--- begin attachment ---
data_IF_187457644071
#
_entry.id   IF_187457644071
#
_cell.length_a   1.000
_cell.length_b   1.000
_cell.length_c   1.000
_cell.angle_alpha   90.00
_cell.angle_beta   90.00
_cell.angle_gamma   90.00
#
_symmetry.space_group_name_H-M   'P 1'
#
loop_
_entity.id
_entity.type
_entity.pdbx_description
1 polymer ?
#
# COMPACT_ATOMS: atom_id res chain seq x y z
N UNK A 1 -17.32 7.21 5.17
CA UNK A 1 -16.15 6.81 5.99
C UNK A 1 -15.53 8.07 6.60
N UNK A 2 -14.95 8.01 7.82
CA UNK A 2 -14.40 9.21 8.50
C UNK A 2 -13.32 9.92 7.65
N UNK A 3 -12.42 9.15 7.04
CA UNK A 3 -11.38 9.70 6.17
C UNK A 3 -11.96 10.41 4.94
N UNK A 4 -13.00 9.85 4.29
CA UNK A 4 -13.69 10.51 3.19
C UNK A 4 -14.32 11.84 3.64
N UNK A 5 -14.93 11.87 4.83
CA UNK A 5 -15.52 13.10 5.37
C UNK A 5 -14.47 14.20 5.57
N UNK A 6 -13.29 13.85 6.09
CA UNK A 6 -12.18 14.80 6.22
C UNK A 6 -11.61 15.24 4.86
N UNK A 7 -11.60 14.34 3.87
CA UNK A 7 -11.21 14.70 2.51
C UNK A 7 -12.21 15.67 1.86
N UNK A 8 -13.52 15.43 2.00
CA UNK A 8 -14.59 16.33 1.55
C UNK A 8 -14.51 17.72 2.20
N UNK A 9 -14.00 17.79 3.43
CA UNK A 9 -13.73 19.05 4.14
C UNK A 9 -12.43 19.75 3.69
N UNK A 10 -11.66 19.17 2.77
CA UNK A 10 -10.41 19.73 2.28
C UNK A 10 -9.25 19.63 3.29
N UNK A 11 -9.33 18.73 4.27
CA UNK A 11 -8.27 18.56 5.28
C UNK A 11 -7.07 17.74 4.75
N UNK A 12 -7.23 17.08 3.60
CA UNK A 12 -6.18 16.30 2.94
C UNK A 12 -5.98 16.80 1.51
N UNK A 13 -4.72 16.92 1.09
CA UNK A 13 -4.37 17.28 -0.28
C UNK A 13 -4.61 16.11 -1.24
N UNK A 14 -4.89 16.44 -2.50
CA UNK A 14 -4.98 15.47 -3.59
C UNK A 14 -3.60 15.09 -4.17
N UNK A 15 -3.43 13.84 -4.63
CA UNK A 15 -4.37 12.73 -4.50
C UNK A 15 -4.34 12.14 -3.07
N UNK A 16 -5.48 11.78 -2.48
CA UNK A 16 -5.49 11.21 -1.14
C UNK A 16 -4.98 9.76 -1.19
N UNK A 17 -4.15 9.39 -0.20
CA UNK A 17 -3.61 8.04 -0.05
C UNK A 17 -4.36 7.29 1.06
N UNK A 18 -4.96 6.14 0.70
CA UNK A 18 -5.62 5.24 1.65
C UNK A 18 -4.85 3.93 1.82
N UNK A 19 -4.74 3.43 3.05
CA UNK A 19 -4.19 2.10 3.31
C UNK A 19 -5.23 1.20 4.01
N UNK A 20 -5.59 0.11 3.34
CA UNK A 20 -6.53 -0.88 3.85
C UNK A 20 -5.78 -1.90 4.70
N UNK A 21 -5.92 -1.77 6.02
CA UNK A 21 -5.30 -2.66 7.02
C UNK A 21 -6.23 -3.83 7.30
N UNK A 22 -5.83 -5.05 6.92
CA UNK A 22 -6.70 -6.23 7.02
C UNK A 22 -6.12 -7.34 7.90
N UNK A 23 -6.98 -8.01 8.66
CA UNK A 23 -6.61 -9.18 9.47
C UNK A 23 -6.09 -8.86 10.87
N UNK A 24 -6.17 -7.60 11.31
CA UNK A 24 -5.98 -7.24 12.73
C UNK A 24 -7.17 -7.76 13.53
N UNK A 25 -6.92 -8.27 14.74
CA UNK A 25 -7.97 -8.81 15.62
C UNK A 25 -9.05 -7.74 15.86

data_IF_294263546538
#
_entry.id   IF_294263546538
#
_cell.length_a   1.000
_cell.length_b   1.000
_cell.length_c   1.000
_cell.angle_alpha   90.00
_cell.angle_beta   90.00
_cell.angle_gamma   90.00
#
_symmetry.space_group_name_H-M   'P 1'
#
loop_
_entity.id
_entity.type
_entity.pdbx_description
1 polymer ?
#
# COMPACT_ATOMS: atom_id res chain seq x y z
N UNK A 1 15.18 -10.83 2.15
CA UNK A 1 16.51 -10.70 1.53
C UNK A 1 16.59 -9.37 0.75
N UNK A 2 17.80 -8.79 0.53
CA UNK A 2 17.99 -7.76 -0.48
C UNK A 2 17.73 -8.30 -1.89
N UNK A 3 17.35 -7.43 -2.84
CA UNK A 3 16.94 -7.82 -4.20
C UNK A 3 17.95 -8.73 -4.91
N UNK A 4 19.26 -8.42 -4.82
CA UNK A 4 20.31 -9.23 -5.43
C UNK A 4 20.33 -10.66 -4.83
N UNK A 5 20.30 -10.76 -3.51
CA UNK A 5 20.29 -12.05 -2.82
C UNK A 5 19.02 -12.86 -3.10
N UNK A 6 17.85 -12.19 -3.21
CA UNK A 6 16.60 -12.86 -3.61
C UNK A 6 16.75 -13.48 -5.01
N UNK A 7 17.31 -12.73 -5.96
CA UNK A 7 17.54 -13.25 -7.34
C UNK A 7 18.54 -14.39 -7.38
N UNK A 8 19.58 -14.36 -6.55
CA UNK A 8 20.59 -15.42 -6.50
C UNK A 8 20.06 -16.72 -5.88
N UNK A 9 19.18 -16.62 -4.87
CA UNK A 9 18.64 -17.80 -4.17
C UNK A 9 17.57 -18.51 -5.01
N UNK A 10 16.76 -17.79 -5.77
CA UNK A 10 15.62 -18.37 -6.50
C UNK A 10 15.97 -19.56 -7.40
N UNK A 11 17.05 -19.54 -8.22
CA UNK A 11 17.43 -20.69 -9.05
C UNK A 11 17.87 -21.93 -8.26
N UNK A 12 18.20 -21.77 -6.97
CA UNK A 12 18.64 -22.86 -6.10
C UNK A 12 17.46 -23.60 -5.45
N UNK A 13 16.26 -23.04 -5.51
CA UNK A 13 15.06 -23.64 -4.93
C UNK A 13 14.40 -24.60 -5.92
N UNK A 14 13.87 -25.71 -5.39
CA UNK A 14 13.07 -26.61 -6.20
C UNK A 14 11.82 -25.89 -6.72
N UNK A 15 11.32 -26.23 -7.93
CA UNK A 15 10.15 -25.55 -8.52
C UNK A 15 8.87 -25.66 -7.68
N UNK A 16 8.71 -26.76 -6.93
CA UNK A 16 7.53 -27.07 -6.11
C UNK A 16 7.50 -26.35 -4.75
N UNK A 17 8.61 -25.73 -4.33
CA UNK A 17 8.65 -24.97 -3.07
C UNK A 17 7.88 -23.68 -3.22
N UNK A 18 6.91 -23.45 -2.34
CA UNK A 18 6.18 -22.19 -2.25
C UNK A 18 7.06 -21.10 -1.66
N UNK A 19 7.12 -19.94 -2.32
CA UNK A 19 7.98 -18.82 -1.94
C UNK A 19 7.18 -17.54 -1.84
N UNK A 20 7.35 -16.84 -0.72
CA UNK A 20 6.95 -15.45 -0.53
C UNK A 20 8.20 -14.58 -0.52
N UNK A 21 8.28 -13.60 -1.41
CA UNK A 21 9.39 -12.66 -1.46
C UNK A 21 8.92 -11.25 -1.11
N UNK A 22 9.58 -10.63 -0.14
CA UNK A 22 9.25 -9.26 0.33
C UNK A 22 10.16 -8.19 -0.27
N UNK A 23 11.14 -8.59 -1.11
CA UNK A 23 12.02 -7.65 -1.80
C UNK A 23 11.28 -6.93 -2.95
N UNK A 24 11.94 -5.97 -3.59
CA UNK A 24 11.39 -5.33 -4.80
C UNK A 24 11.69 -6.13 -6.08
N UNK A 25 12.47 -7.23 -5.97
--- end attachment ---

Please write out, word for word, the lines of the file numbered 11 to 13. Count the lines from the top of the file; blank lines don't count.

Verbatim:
#
_symmetry.space_group_name_H-M   'P 1'
#